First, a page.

Another aspect of this that does not completely make sense to me is that, if USA 327 is a technology demonstrator for a new complementary IMINT mode to the NOSS SIGINT system, then why pick a 10-year-old, nearly retired pair of NOSS satellites to test it with? Why not pick a fresher pair, so you can happily experiment away for the time to come?

But maybe, those fresher pairs of NOSS satellites are deemed more suited for when, after this technology demonstration, the truely operational system is deployed. But then again, why bother with that, just replace the technology demonstrator with the operational version and deorbit the technology demonstrator.

Questions, so many questions, and my still post-COVID impaired brain cannot make much sense of it yet...

It will be interesting to see what USA 327 does (in terms of orbital manoeuvres etcetera) the coming months.

Meanwhile, Radio observer Scott Tilley in Canada has detected the first S-band radio signals from USA 327. He reports "huge fades in signal", which is odd. From Cees Bassa I understand that the frequency in question, 2277.5 MHz, is a know frequency used during the checkout-phase of NOSS 3-x pairs.

A surprisingly bright flare from a 6U Cubesat

​The 240 frames frame stack above, which is from the video below, shows the classified Japanese satellite IGS Optical 5 (2015-015A). But at 21:14:05.5 UT, somethings else moving nearly parallel to the satellite briefly flares up.

The flaring object in question, producing a flare of at least magnitude 0, is TYVAK 182A (also known as ELO Alpha), 2021-034D. This is a 6U cubesat. I am quite surprised to see such a bright flare from such a small object!

The video was taken from Leiden, the Netherlands, with a WATEC 902H2 Supreme fitted with a Samyang 1.4/35 mm lens.

Monday 18 April 2022

NROL-85 observed, but is it an INTRUDER/NOSS or something else? [UPDATED]

click image to enlarge


Yesterday 17 April 2022 at 13:13 UT, SpaceX launched the classified NROL-85 mission for the NRO. Before the launch we widely expected this to be NOSS 3-9, a new pair of INTRUDER/NOSS satellites (see previous post), based on clues as to the orbit it was launched into. 

The orbital inclination and orbital altitude suggested by OSINT infornation on the mission were typical for NOSS/INTRUDER, and the time of launch indicated a launch into the orbital plane of the 10-year-old NOSS duo NOSS 3-6. That is a pattern we have seen before with NOSS missions: a replacement launched into the same orbital plane after 10 years of operational service.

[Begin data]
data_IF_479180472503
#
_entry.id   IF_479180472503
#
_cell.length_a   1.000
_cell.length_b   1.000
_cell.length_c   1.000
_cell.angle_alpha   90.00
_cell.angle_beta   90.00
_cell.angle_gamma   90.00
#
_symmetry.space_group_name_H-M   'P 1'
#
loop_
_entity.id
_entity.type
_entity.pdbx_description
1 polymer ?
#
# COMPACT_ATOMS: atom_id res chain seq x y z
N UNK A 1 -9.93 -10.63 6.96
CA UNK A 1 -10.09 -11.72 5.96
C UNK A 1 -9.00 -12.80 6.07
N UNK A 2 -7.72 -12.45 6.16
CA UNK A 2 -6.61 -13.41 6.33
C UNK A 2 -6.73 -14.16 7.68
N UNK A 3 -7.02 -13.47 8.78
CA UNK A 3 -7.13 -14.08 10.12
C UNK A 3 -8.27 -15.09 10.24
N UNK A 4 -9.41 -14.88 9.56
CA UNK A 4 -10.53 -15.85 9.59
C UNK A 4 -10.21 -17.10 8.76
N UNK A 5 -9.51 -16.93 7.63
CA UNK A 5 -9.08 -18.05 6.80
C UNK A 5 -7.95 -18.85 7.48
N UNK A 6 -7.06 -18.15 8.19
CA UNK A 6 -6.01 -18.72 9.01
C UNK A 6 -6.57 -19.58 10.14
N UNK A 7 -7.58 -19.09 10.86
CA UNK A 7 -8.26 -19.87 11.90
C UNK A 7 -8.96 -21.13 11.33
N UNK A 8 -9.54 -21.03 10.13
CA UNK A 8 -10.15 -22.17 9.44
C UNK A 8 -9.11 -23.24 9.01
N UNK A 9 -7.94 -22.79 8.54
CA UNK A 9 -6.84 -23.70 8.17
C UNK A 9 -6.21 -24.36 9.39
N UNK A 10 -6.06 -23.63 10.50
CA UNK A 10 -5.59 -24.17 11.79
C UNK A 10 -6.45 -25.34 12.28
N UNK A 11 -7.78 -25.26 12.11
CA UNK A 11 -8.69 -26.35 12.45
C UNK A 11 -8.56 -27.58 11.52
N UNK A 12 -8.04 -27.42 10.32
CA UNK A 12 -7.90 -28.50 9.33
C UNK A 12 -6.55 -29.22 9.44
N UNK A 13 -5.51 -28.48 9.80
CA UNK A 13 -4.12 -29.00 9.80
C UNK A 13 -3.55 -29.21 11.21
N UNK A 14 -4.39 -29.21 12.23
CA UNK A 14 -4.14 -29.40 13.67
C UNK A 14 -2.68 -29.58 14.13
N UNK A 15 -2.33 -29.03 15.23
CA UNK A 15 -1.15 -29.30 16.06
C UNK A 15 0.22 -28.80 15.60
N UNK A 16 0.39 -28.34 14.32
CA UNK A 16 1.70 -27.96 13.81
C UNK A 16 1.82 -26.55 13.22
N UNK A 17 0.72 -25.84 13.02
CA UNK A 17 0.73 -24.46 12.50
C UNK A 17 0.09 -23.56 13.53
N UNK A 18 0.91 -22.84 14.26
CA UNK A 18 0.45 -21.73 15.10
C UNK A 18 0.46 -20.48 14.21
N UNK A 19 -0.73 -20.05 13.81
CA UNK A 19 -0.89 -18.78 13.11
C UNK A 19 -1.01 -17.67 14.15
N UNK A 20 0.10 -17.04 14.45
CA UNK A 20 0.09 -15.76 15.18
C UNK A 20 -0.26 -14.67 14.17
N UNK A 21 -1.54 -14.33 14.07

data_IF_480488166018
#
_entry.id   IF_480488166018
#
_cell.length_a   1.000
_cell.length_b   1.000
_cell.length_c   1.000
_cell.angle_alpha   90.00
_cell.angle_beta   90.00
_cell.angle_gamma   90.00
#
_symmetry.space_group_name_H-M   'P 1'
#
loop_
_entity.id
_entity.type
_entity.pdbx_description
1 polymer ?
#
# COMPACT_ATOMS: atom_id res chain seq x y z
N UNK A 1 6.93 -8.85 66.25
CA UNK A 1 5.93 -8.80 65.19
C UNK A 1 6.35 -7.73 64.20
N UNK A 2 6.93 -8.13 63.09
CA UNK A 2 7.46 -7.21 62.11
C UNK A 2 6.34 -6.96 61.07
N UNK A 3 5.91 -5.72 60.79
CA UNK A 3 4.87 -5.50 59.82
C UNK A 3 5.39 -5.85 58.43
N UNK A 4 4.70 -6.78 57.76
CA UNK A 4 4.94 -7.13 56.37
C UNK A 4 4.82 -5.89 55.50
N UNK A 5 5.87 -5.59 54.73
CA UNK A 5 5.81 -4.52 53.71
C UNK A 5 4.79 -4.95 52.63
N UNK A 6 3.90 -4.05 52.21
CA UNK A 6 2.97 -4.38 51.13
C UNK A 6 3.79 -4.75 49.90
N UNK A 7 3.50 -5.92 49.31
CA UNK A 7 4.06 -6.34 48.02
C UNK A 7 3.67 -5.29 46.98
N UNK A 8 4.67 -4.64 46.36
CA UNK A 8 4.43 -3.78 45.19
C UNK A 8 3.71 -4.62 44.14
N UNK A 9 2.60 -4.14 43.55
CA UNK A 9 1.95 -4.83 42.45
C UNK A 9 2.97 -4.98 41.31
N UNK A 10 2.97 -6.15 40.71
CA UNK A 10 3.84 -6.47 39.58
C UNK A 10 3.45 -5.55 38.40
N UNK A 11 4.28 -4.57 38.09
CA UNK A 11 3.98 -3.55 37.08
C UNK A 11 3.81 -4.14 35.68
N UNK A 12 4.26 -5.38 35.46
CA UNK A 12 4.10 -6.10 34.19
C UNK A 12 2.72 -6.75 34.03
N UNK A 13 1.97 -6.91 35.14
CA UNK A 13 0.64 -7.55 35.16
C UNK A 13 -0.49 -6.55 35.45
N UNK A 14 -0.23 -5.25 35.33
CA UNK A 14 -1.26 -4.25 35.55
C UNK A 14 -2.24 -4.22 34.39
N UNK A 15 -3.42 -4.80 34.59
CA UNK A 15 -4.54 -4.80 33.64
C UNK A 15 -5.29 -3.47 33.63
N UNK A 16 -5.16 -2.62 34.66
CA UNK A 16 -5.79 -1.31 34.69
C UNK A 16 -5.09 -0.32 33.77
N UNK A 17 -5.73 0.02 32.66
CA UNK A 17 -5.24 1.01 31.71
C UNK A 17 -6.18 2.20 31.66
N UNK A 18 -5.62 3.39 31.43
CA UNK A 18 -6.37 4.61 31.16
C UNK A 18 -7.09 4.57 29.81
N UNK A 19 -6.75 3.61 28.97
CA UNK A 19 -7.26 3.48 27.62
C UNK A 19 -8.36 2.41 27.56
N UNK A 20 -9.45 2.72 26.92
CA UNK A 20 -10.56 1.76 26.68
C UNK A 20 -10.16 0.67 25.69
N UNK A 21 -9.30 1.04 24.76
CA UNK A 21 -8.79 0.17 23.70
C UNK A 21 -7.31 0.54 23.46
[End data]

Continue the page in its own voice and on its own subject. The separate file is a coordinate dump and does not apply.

So we expected to observe two objects after launch. 

But NROL-85 had a surprise in store: so far, we detected only one object, not the expected two!

This leads to the question: is NROL-85 a new INTRUDER/NOSS, or not?

NROL-85 was first picked up by me, from Leiden, the Netherlands, some 7 hours after launch, in late evening twilight of 17 April around 19:59 UT (21:59 CEST). It was some 2.5 minutes early on my pre-launch estimated search elset. I subsequently also observed it on a second pass two hours later.

On the first pass, I captured it photographically (see image in top of this post, showing it above the roof of my house along with two old unrelated rocket stages), using a Canon EOS 80D with a Samyang 1.4/35 mm wide angle lens (the exposure is a 2-second exposure at ISO 800). The video system I had set up captured it too, but only very briefly in a corner of the field of view. Only one object was seen, nothwithstanding that I did a photographic plane scan during quite some time.

The second pass was in the northern sky with a less favourable phase angle (so the object was much fainter than during the first pass). I captured it with the video system, and after following it for a minute or so, left the camera stationary to look for a possible second object. None was detected, either before or after the detected object.

Likewise, fellow observers from the Seesat-L list including David Brierley and Eelke Visser, detected only one object too. And Scott Tilley reports that he did not detect radio signals at the frequencies usually used by NOSS.